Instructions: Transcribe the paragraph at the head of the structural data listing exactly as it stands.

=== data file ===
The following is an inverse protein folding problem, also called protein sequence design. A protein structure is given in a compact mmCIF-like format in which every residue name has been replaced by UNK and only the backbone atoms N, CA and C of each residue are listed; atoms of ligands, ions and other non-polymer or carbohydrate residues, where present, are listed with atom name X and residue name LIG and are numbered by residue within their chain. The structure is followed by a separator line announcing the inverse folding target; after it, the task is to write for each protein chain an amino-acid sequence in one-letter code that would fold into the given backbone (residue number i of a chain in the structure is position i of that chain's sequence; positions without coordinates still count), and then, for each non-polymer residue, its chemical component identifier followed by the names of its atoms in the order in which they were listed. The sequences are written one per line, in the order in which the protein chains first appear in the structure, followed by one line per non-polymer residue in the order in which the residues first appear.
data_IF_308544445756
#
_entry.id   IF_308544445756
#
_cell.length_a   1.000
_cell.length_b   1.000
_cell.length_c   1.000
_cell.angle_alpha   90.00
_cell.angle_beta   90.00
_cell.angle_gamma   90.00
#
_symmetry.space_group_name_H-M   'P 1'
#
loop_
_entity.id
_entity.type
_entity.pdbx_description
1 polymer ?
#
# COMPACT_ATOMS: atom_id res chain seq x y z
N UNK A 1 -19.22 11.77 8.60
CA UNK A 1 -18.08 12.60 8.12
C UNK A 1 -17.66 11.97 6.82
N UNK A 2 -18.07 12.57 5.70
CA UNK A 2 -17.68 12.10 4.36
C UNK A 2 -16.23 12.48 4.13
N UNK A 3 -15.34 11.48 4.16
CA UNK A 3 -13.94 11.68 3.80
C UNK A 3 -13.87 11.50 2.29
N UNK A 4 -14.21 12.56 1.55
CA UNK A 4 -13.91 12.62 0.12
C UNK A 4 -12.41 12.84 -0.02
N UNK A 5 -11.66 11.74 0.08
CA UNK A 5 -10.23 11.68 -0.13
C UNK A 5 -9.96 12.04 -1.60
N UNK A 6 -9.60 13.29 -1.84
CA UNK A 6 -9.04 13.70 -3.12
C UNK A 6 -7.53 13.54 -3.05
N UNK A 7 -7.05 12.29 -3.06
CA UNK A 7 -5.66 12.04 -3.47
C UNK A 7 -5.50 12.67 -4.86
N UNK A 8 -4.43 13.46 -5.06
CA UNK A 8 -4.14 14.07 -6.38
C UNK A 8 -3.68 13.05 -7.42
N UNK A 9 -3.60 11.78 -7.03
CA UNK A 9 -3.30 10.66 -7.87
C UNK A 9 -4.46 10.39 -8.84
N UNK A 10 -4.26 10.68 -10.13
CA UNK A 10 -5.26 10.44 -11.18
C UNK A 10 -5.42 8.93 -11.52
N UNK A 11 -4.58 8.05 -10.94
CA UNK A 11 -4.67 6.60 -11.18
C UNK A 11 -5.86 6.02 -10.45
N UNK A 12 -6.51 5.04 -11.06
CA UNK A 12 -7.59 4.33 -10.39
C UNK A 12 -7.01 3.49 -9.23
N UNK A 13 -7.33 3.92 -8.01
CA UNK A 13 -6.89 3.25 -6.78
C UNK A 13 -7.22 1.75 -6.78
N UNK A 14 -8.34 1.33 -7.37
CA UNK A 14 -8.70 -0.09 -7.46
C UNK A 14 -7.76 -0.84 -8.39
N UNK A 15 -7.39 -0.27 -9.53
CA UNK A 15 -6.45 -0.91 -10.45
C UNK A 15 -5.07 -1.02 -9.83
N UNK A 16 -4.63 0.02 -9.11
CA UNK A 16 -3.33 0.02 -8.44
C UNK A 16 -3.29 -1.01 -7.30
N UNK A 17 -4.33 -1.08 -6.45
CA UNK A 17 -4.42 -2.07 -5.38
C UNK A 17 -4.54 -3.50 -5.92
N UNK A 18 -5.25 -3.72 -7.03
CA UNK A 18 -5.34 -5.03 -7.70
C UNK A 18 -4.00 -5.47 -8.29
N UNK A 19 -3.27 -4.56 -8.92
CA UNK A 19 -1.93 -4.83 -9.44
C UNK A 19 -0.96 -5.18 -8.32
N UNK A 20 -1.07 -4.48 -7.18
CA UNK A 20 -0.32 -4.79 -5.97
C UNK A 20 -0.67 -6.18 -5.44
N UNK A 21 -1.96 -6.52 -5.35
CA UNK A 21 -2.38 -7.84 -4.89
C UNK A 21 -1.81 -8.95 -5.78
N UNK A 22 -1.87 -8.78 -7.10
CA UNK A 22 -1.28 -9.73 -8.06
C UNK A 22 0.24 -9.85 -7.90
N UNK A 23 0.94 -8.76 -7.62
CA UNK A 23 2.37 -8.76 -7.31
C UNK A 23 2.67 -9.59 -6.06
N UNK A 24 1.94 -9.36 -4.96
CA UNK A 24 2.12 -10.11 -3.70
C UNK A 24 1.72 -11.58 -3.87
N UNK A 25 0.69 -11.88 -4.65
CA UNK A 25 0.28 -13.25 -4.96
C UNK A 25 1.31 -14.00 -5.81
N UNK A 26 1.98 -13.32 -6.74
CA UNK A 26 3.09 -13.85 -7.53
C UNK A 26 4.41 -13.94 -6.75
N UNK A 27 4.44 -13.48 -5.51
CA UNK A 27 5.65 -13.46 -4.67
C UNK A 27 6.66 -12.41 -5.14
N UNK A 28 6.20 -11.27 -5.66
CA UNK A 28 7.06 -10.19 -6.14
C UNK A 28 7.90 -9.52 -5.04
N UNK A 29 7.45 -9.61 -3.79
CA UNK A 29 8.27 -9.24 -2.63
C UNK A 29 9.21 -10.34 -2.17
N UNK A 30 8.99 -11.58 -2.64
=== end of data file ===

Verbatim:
The following is an inverse protein folding problem, also called protein sequence design. A protein structure is given in a compact mmCIF-like format in which every residue name has been replaced by UNK and only the backbone atoms N, CA and C of each residue are listed; atoms of ligands, ions and other non-polymer or carbohydrate residues, where present, are listed with atom name X and residue name LIG and are numbered by residue within their chain. The structure is followed by a separator line announcing the inverse folding target; after it, the task is to write for each protein chain an amino-acid sequence in one-letter code that would fold into the given backbone (residue number i of a chain in the structure is position i of that chain's sequence; positions without coordinates still count), and then, for each non-polymer residue, its chemical component identifier followed by the names of its atoms in the order in which they were listed. The sequences are written one per line, in the order in which the protein chains first appear in the structure, followed by one line per non-polymer residue in the order in which the residues first appear.